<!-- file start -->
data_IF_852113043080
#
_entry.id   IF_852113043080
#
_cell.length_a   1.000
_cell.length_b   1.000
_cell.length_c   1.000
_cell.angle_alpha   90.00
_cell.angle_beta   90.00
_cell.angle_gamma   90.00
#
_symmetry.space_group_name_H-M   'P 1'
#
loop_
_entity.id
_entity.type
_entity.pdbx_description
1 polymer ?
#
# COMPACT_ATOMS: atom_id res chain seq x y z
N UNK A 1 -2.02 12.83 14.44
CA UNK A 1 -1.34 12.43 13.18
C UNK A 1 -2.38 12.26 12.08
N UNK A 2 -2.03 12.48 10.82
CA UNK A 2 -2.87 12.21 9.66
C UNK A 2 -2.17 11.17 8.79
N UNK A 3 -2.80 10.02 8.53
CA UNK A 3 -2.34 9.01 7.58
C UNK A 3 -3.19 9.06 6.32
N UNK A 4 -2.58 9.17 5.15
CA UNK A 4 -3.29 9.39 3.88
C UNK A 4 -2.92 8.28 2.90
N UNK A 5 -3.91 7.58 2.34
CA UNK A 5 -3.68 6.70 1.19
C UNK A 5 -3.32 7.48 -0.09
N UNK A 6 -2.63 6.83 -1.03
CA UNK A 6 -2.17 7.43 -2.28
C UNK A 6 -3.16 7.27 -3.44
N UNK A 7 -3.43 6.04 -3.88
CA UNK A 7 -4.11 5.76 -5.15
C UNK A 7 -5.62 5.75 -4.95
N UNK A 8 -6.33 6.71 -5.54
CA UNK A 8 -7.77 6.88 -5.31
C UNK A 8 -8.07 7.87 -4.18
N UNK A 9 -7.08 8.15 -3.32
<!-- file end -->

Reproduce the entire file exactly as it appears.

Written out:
data_IF_852113043080
#
_entry.id   IF_852113043080
#
_cell.length_a   1.000
_cell.length_b   1.000
_cell.length_c   1.000
_cell.angle_alpha   90.00
_cell.angle_beta   90.00
_cell.angle_gamma   90.00
#
_symmetry.space_group_name_H-M   'P 1'
#
loop_
_entity.id
_entity.type
_entity.pdbx_description
1 polymer ?
#
# COMPACT_ATOMS: atom_id res chain seq x y z
N UNK A 1 -2.02 12.83 14.44
CA UNK A 1 -1.34 12.43 13.18
C UNK A 1 -2.38 12.26 12.08
N UNK A 2 -2.03 12.48 10.82
CA UNK A 2 -2.87 12.21 9.66
C UNK A 2 -2.17 11.17 8.79
N UNK A 3 -2.80 10.02 8.53
CA UNK A 3 -2.34 9.01 7.58
C UNK A 3 -3.19 9.06 6.32
N UNK A 4 -2.58 9.17 5.15
CA UNK A 4 -3.29 9.39 3.88
C UNK A 4 -2.92 8.28 2.90
N UNK A 5 -3.91 7.58 2.34
CA UNK A 5 -3.68 6.70 1.19
C UNK A 5 -3.32 7.48 -0.09
N UNK A 6 -2.63 6.83 -1.03
CA UNK A 6 -2.17 7.43 -2.28
C UNK A 6 -3.16 7.27 -3.44
N UNK A 7 -3.43 6.04 -3.88
CA UNK A 7 -4.11 5.76 -5.15
C UNK A 7 -5.62 5.75 -4.95
N UNK A 8 -6.33 6.71 -5.54
CA UNK A 8 -7.77 6.88 -5.31
C UNK A 8 -8.07 7.87 -4.18
N UNK A 9 -7.08 8.15 -3.32